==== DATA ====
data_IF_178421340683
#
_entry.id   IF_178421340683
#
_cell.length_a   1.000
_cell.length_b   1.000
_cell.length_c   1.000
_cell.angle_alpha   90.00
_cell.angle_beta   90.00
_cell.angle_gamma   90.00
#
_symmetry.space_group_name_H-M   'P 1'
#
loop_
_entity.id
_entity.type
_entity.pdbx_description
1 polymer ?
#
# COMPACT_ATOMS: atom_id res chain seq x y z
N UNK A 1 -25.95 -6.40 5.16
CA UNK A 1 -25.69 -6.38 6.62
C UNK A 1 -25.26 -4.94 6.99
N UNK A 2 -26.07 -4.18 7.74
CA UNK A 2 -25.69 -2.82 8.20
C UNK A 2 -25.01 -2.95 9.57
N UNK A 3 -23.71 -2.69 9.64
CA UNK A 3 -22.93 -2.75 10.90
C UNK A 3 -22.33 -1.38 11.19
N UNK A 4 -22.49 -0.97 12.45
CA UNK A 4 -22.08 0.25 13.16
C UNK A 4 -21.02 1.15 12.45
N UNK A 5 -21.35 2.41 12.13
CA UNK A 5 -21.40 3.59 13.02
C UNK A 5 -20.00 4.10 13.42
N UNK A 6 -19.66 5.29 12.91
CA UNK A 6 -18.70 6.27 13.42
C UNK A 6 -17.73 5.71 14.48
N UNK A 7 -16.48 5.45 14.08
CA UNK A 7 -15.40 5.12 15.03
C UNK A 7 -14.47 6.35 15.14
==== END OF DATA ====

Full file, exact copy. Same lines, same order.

data_IF_178421340683
#
_entry.id   IF_178421340683
#
_cell.length_a   1.000
_cell.length_b   1.000
_cell.length_c   1.000
_cell.angle_alpha   90.00
_cell.angle_beta   90.00
_cell.angle_gamma   90.00
#
_symmetry.space_group_name_H-M   'P 1'
#
loop_
_entity.id
_entity.type
_entity.pdbx_description
1 polymer ?
#
# COMPACT_ATOMS: atom_id res chain seq x y z
N UNK A 1 -25.95 -6.40 5.16
CA UNK A 1 -25.69 -6.38 6.62
C UNK A 1 -25.26 -4.94 6.99
N UNK A 2 -26.07 -4.18 7.74
CA UNK A 2 -25.69 -2.82 8.20
C UNK A 2 -25.01 -2.95 9.57
N UNK A 3 -23.71 -2.69 9.64
CA UNK A 3 -22.93 -2.75 10.90
C UNK A 3 -22.33 -1.38 11.19
N UNK A 4 -22.49 -0.97 12.45
CA UNK A 4 -22.08 0.25 13.16
C UNK A 4 -21.02 1.15 12.45
N UNK A 5 -21.35 2.41 12.13
CA UNK A 5 -21.40 3.59 13.02
C UNK A 5 -20.00 4.10 13.42
N UNK A 6 -19.66 5.29 12.91
CA UNK A 6 -18.70 6.27 13.42
C UNK A 6 -17.73 5.71 14.48
N UNK A 7 -16.48 5.45 14.08
CA UNK A 7 -15.40 5.12 15.03
C UNK A 7 -14.47 6.35 15.14